The importance of intravenous immunoglobulin treatment in critically ill patients with necrotizing soft tissue infection: a retrospective cohort study

Link to article at PubMed

BMC Infect Dis. 2022 Feb 21;22(1):168. doi: 10.1186/s12879-022-07135-6.


BACKGROUND: Necrotizing soft-tissue infections are infections with high mortality. The use of immunoglobulins within a combination therapy including broad-spectrum antibiotics has been debated. We assessed potential benefits of immunoglobulins and hypothesized that they were associated with a treatment benefit in a high-resource setting.

METHODS: Patients with necrotizing soft-tissue infection hospitalized in the tertiary intensive care unit of the University Hospital of Zurich, Switzerland, between 2008 and 2020 were included retrospectively. The association between immunoglobulin administration and in-hospital survival, intensive care unit length of stay, the incidences of acute renal failure, acute respiratory distress syndrome and septic shock were analyzed.

RESULTS: After adjustment for confounders, no difference for in-hospital survival (hazard ratio 2.20, 95% confidence interval [CI] 0.24-20.20, p = 0.5), intensive care unit length of stay (subhazard ratio [SHR] 0.90, CI 0.41-1.98, p = 0.8) and the development of acute respiratory distress syndrome (SHR 1.2, CI 0.36-4.03, p = 0.77) was observed in patients with or without immunoglobulin treatment. The Simplified Acute Physiology Score II, the risk of developing acute renal failure (SHR 2.86, CI 1.33-6.15, p = 0.01) and septic shock (SHR 1.86, CI 1.02-3.40, p = 0.04) was higher in patients treated with immunoglobulins, possibly reflecting a higher disease severity beyond measured confounders.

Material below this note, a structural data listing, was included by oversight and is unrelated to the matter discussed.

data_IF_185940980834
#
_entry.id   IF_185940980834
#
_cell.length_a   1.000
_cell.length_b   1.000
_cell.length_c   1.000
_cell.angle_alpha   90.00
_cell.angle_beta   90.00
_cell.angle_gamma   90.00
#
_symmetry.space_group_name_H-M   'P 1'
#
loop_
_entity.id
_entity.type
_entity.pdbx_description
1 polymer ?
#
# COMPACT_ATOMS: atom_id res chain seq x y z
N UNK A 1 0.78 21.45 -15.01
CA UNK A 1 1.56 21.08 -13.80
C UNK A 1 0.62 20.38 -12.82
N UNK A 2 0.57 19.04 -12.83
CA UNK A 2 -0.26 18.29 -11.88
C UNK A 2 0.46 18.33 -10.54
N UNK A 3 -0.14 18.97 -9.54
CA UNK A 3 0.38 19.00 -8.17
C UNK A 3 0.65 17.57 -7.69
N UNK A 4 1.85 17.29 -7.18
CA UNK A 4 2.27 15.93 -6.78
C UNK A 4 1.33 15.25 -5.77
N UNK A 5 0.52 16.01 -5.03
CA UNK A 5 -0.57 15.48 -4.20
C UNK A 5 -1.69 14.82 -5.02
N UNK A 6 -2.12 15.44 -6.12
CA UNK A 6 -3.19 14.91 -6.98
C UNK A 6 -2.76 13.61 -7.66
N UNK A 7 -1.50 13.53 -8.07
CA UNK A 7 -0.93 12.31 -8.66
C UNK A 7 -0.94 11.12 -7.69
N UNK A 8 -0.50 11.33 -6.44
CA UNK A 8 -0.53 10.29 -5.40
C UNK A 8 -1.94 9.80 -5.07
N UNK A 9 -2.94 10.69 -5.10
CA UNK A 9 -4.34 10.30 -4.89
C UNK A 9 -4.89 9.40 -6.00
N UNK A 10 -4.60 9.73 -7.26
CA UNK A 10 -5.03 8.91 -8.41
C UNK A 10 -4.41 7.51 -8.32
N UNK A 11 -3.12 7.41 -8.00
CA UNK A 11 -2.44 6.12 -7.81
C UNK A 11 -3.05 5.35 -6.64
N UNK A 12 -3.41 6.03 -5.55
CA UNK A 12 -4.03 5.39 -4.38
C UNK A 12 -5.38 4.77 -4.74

CONCLUSIONS: No clear evidence for a benefit of immunoglobulins in our cohort with consistent antibiotic use was found. Patients receiving immunoglobulins appeared more severely ill. Complementary to high treatment standards and appropriate antibiotics including beta lactams and protein synthesis inhibitors, immunoglobulins should be administered on a case-to-case basis, at least while more evidence from larger randomized controlled trials is missing.

PMID:35189821 | DOI:10.1186/s12879-022-07135-6

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